Maynard posts his movie notes

Here’s what I saw over the holiday.

First, we have the Coen brothers‘ presentation of True Grit. The Coens are my favorite filmmakers. They aspire to remind us of our American and spiritual heritage. Their movies are entertaining and uplifting.  My favorite Coen films are “Fargo”, “Raising Arizona”, “No Country for Old Men”, and “A Serious Man”. Those are, in my eyes, sublime. “True Grit” was merely excellent. Here are the thoughts of other reviewers.

Then there was The King’s Speech, a historical drama based upon the personal struggle of England’s King George VI, prior to ascending to the throne, to deal with a debilitating stutter. These were in the tense days before the Second World War, when the Empire desperately needed credible leadership; however the then-Duke of York was not ready for the task that fate had assigned to him. This film is very well done, and reviews are glowing. I enjoyed it a lot. The drama is overly manipulative, but this is done with such charm that it must be forgiven. It also calls up Beethoven’s Symphony No. 7, which I find an especially powerful bit of music (it’s ironic to find this used in the context of conflict with Germany, considering that Beethoven was German). If anyone is interested, the best rendition (and I think this is the one used in the film) is Leonard Bernstein’s Beethoven: Symphonies Nos. 2 & 7. The specific track is #6: Symphony No. 7 in A major, Op. 92: 2. Allegretto.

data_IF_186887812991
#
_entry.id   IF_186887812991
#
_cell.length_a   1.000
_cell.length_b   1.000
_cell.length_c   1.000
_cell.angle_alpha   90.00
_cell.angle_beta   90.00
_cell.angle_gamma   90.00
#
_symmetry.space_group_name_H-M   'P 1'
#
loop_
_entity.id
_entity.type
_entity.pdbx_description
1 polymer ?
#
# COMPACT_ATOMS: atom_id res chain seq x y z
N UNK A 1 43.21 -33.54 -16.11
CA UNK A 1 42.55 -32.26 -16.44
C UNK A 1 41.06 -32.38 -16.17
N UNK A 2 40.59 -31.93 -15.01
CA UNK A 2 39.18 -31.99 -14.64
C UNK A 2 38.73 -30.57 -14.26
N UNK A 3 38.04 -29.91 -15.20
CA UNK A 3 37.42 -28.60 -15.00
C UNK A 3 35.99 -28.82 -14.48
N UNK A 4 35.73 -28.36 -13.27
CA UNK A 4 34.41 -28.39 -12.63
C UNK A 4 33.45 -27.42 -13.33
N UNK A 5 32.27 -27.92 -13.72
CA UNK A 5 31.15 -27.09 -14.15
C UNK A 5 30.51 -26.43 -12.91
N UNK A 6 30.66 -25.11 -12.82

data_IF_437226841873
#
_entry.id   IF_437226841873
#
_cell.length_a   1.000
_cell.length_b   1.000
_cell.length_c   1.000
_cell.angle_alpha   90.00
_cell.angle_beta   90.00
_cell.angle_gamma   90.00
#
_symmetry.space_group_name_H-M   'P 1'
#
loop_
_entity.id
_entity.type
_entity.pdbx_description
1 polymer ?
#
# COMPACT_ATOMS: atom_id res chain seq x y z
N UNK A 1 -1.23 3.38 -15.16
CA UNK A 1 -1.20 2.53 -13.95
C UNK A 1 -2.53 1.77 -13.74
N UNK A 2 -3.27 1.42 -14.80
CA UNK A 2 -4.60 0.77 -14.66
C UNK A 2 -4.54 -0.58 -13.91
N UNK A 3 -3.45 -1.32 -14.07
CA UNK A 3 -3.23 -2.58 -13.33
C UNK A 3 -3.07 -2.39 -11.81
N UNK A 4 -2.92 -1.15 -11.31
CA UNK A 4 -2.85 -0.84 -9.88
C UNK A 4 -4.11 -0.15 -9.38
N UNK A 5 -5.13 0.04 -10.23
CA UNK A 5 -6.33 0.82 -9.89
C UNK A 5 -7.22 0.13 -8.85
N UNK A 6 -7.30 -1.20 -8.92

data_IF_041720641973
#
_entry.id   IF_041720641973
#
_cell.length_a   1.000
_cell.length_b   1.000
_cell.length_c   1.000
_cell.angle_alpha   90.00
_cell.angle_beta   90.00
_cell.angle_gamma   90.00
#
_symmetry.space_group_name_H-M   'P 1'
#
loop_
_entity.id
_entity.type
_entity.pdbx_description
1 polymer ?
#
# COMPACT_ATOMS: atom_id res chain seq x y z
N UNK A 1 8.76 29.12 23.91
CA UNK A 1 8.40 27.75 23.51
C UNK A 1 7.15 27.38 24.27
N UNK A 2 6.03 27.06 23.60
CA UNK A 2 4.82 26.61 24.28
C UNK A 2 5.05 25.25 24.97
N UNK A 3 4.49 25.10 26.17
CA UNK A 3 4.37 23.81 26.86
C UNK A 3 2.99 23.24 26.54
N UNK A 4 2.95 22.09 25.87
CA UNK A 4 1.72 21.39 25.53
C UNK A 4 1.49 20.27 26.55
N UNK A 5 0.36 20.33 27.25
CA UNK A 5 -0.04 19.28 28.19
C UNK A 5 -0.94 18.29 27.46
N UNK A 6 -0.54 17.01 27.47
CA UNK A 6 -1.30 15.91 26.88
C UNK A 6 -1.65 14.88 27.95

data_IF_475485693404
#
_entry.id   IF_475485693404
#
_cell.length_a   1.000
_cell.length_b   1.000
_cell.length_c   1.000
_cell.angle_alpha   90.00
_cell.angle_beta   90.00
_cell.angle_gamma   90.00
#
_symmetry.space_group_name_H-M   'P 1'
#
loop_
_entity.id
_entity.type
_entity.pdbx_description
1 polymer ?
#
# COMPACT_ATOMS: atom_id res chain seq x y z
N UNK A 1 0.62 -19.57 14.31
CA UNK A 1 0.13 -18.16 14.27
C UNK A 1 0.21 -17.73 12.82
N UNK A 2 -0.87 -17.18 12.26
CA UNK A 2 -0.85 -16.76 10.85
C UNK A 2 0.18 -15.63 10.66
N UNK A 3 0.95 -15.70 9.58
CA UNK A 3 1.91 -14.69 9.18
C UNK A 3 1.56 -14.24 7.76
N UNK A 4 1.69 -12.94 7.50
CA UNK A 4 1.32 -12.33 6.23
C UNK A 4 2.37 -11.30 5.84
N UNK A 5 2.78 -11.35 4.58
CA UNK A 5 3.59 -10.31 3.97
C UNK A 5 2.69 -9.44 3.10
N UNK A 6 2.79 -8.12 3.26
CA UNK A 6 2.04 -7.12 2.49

Peggy Noonan wrote some interesting comments about how “The King’s Speech” addressed our quest for adult leaders. See ” The Captain and the King“. Looking into the historicity of this drama, I discovered this Daily Beast post, which warns us: “… viewers should know of the very many glaring and egregious inaccuracies and tired old myths that this otherwise charming film unquestioningly regurgitates.” I’m unsure about the historical details, but filmmakers would generally prefer to tell a good story rather than an accurate one. I do appreciate movies for bringing a framework of history to the public. But you shouldn’t necessarily come out of a movie like this assuming it’s all true.

Moving along…Sofia Coppela describes her film Somewhere as “a Los Angeles tone poem”. It’s a look at a (fictional) celebrity actor caught up in the excessive Hollywood lifestyle. He is struggling with a growing realization that, somewhere along the shining path to celebrity status, he has misplaced his soul.

“Somewhere” is a fundamentally atmospheric work, without moralizing or neat lessons. I found it compelling, but it’s for a targeted audience, and most people would probably go away unsatisfied. Reviews.

I was obligated to see the updated Tron Legacy. As I’m sure you’re all aware, the Love Story book and movie were based on the life of Al Gore (before he invented the Internet). Well, the original Tron movie was likewise based upon my own life. Except that I wasn’t transposed onto The Grid, and the bad guy ended up with the company and the money, not to mention the girl. So of course I had to check out how Hollywood has massacred the continuation of my adventures. And I didn’t much like what I saw. Some nice effects, but the story did not make sense, nor was it particularly involving. Once again, an obvious ripoff of my own life. Reviews